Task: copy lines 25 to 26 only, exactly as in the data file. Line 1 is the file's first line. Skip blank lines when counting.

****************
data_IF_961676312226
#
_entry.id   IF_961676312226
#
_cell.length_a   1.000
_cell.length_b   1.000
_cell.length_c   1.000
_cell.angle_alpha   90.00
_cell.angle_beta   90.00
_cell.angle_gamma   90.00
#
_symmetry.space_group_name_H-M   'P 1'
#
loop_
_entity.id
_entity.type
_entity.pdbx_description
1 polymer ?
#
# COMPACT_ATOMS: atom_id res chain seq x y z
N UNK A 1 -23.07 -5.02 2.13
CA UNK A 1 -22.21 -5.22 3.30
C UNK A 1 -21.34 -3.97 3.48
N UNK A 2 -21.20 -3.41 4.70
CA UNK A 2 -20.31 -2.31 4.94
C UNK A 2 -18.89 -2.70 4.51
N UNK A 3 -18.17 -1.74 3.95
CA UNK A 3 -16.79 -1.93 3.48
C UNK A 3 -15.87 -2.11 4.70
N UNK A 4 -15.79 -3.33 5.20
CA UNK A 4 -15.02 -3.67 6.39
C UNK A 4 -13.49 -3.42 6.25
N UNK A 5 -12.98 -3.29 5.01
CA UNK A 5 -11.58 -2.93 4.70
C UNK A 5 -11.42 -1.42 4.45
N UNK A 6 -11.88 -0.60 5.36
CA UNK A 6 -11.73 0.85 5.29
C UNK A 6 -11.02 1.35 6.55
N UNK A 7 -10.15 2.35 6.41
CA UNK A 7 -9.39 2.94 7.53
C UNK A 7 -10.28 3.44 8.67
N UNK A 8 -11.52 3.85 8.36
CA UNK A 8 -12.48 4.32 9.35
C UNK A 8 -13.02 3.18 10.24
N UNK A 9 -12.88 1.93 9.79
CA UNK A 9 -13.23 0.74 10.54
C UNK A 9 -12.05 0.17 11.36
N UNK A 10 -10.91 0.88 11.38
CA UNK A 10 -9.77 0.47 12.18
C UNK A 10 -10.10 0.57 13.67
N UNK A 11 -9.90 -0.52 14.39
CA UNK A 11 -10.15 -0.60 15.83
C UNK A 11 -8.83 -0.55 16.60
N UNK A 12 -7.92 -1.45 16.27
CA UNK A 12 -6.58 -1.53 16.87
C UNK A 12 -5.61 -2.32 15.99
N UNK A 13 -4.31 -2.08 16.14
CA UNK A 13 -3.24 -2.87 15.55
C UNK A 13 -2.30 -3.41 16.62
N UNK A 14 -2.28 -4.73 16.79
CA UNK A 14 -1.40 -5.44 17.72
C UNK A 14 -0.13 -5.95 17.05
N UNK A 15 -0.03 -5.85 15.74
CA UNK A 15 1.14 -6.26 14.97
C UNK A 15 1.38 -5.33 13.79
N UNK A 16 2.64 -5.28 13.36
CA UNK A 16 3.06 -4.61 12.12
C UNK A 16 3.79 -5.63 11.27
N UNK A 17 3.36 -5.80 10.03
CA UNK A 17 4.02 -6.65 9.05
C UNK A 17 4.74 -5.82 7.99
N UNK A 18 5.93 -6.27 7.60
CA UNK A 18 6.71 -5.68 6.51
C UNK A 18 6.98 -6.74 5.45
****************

CA UNK A 2 -20.31 -2.31 4.94
C UNK A 2 -18.89 -2.70 4.51